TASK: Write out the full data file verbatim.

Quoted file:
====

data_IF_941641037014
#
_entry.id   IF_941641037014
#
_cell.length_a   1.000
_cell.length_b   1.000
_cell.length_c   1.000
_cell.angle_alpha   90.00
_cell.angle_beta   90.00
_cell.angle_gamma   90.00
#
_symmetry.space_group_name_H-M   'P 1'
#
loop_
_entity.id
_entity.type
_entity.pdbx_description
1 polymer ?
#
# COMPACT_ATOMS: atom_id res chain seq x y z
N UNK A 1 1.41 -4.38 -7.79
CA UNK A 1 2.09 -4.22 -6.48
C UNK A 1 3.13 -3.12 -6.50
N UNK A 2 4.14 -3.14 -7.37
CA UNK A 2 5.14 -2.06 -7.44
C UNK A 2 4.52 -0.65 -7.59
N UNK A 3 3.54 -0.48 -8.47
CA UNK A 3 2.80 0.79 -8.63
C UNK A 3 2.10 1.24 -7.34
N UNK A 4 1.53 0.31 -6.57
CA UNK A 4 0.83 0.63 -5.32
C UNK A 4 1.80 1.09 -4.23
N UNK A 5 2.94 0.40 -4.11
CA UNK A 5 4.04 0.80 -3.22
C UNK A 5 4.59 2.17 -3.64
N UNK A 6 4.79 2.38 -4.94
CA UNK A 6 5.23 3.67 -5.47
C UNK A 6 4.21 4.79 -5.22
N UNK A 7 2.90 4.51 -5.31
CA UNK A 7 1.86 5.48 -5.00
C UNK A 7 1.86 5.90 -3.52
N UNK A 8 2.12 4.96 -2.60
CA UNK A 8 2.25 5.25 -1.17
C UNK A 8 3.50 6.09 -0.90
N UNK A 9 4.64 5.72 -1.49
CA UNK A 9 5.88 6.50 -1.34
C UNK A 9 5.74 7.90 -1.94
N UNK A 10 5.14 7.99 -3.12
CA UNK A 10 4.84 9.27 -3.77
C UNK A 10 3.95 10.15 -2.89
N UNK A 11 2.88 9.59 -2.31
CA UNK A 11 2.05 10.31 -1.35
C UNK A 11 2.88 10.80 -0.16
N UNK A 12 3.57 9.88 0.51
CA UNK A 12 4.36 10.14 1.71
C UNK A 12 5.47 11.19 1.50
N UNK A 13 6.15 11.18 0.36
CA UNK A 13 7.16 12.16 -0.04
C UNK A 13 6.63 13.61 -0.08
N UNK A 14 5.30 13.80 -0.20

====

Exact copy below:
data_IF_941641037014
#
_entry.id   IF_941641037014
#
_cell.length_a   1.000
_cell.length_b   1.000
_cell.length_c   1.000
_cell.angle_alpha   90.00
_cell.angle_beta   90.00
_cell.angle_gamma   90.00
#
_symmetry.space_group_name_H-M   'P 1'
#
loop_
_entity.id
_entity.type
_entity.pdbx_description
1 polymer ?
#
# COMPACT_ATOMS: atom_id res chain seq x y z
N UNK A 1 1.41 -4.38 -7.79
CA UNK A 1 2.09 -4.22 -6.48
C UNK A 1 3.13 -3.12 -6.50
N UNK A 2 4.14 -3.14 -7.37
CA UNK A 2 5.14 -2.06 -7.44
C UNK A 2 4.52 -0.65 -7.59
N UNK A 3 3.54 -0.48 -8.47
CA UNK A 3 2.80 0.79 -8.63
C UNK A 3 2.10 1.24 -7.34
N UNK A 4 1.53 0.31 -6.57
CA UNK A 4 0.83 0.63 -5.32
C UNK A 4 1.80 1.09 -4.23
N UNK A 5 2.94 0.40 -4.11
CA UNK A 5 4.04 0.80 -3.22
C UNK A 5 4.59 2.17 -3.64
N UNK A 6 4.79 2.38 -4.94
CA UNK A 6 5.23 3.67 -5.47
C UNK A 6 4.21 4.79 -5.22
N UNK A 7 2.90 4.51 -5.31
CA UNK A 7 1.86 5.48 -5.00
C UNK A 7 1.86 5.90 -3.52
N UNK A 8 2.12 4.96 -2.60
CA UNK A 8 2.25 5.25 -1.17
C UNK A 8 3.50 6.09 -0.90
N UNK A 9 4.64 5.72 -1.49
CA UNK A 9 5.88 6.50 -1.34
C UNK A 9 5.74 7.90 -1.94
N UNK A 10 5.14 7.99 -3.12
CA UNK A 10 4.84 9.27 -3.77
C UNK A 10 3.95 10.15 -2.89
N UNK A 11 2.88 9.59 -2.31
CA UNK A 11 2.05 10.31 -1.35
C UNK A 11 2.88 10.80 -0.16
N UNK A 12 3.57 9.88 0.51
CA UNK A 12 4.36 10.14 1.71
C UNK A 12 5.47 11.19 1.50
N UNK A 13 6.15 11.18 0.36
CA UNK A 13 7.16 12.16 -0.04
C UNK A 13 6.63 13.61 -0.08
N UNK A 14 5.30 13.80 -0.20